L = Literacy Centers: During the Language arts block, while teacher is working with small groups, the rest of the students are in heterogeneous groups for literacy centers — all focused on literacy activities
M = Motivation: Students will be strategic and engaged with reading and writing when they are motivated by the text or the task. It is up to the teacher to design activities & provide texts to motivate students
N = Ninety minute language arts block: at a minimum; non-negotiable
O = Oral reading strategies: These include partner reading, buddy reading, Readers’ Theatre, choral/echo reading and other strategies as listed in “Good-bye Round Robin Reading” are wonderful alternatives to RRR and popcorn reading
P = Professional Development: Critical to include job-embedded, ongoing PD to promote lifelong learning for educators, including administrators
Q = Quarterly Assessments: While it is necessary to benchmark test to monitor progress, it is not sufficient to simply assess for the sake of a testing mandate. Assessments must be used to inform instruction & should be related to authentic tasks
R = Research-based: What does this really mean? While it has lost some of its meaning in a post-Reading First era, it is still relevant to consider the rationale behind best practices and to make sure that one is keeping current with the research for best practices in literacy education
S = Spend time reading: Majority of reading block should be spent on reading connected text, “authentic reading”; not completing worksheets or activities unrelated to reading
T = Twenty-First Century Skills/Technology: Application of 21st Century skills is critically important; getting students to think creatively and critically, while constructing meaning collectively will better prepare students for whatever comes next, including integrating technology into every aspect of learning
U = “Unity without Uniformity”: Everyone should not be expected to be on the same page at the same time, doing the exact same activities; Rather, a shared philosophy and shared vocabulary with everyone working toward the same goal of literacy for all is what will bring about powerful results
V = Vocabulary instruction: Focus on making meaning with content area words; vocabulary can be explicitly taught without rote memorization of dictionary definitions on flashcards
W = Word Study: Based on “Words Their Way”; a developmental approach to phonics, spelling, and vocabulary instruction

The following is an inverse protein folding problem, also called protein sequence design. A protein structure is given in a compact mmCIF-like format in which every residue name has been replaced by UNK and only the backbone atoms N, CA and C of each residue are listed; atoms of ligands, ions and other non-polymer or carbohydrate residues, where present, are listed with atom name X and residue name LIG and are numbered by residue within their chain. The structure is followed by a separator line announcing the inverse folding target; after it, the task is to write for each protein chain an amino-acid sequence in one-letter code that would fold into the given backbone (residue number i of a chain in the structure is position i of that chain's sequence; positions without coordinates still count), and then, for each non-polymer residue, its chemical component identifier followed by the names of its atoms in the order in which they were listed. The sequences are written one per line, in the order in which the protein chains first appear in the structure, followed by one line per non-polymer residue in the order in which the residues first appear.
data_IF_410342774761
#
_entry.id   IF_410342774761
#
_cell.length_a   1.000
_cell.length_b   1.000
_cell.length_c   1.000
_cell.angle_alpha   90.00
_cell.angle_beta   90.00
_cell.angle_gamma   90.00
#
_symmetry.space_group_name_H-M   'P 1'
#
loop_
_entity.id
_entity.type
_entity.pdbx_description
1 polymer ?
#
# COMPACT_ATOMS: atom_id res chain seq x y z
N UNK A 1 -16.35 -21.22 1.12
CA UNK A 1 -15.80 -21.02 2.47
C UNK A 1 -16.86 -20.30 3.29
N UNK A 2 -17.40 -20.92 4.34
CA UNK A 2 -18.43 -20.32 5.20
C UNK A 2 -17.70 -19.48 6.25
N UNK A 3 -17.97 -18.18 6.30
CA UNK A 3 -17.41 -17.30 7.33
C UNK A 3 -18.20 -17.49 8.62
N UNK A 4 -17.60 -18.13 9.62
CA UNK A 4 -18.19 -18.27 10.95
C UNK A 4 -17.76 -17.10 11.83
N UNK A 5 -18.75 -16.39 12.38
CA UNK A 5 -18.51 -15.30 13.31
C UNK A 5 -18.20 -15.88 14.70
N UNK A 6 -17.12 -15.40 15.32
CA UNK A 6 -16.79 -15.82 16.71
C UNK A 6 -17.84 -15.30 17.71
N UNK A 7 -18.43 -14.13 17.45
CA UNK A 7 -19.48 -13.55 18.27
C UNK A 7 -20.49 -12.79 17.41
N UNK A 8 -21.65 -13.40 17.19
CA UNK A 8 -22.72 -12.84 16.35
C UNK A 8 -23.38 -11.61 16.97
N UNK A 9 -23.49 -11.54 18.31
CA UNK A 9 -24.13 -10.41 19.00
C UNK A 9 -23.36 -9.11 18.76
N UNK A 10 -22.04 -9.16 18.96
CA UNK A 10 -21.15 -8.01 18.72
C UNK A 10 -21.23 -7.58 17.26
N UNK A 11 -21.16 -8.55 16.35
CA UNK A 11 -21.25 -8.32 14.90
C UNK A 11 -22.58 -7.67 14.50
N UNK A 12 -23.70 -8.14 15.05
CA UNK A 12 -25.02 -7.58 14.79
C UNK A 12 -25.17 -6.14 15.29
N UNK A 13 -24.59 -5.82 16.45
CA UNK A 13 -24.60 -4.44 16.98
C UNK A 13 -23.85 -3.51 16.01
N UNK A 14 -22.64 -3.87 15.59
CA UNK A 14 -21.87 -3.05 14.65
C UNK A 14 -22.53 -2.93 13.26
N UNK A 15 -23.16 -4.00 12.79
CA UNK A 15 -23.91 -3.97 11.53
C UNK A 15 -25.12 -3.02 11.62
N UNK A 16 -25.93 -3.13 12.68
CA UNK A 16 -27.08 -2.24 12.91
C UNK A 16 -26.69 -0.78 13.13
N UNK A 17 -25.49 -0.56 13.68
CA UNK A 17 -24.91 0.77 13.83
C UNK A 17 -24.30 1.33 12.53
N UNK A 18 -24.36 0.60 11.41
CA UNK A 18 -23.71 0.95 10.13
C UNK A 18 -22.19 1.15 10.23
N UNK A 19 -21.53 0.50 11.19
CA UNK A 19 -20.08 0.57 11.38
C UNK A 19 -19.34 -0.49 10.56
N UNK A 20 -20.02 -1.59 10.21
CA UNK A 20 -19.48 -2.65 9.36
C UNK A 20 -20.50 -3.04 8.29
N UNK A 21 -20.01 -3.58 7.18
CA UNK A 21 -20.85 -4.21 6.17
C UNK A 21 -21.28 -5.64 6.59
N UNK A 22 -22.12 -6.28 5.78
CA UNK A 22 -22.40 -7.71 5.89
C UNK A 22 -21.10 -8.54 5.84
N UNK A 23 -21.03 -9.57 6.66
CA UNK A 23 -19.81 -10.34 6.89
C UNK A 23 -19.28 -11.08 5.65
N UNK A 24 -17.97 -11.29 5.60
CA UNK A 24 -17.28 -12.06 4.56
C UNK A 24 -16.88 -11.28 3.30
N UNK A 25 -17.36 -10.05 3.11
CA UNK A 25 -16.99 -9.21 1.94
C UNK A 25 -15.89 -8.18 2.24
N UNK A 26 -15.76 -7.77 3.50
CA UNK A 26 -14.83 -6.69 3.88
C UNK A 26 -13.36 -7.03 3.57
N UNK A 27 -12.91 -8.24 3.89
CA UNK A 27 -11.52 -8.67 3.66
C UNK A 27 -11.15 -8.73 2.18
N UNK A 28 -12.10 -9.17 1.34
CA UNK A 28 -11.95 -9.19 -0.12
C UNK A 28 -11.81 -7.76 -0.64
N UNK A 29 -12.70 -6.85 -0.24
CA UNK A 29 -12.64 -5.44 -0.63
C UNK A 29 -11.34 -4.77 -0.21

X = Xerox: Can be used in appropriate ways — NOT for copying mountains of worksheets
Y = “Y”: Teach and encourage students to ask “Why” questions; higher order level questions foster deeper understanding/comprehension of texts
Z = Zaner-Bloser vs D’Nealian: What about handwriting? Is it still being taught? When should cursive be introduced? No answers on this one, just questions…
I received a Kindle for Christmas, and I have a love/hate relationship with mine. I definitely think I read more with it because it is so transportable. Even when I don’t have my Kindle with me, I have the app for my iPhone and it automatically syncs to the furthest point read on either device. It is amazing how much reading you can do in 8-10 minute segments of time. It is like eating an elephant, bit-by-bit. I do miss the feel and smell of a book sometimes, so I keep a foot in each camp and read bound editions of books as well as electronic books. So far that is working. I am wondering about the implications for school-age children and the use of Kindles in school settings?
I have two children, a seven-year-old and a ten-year-old. I have downloaded books for both of my children to the Kindle. For my first grader, we read the Junie B. Jones books together on the reader. I was disappointed that the ‘text-to-speech’ feature was not activate for this series. My daughter needs more scaffolded support and I was hoping to explore the use of the ‘text-to-speech’ feature with her while she read the book independently. We are ending up echo and chorally reading the book together, much like we do with the print version. My fifth grader is happily reading ‘The Lightning Thief’ independently. I have to go into her room each night to get the Kindle back so that I can read my book before bed. She is really enjoying reading an e-book for the first time. Both girls really like the ‘coolness’ factor associated with reading on a Kindle. I believe this would definitely translate well into a school environment.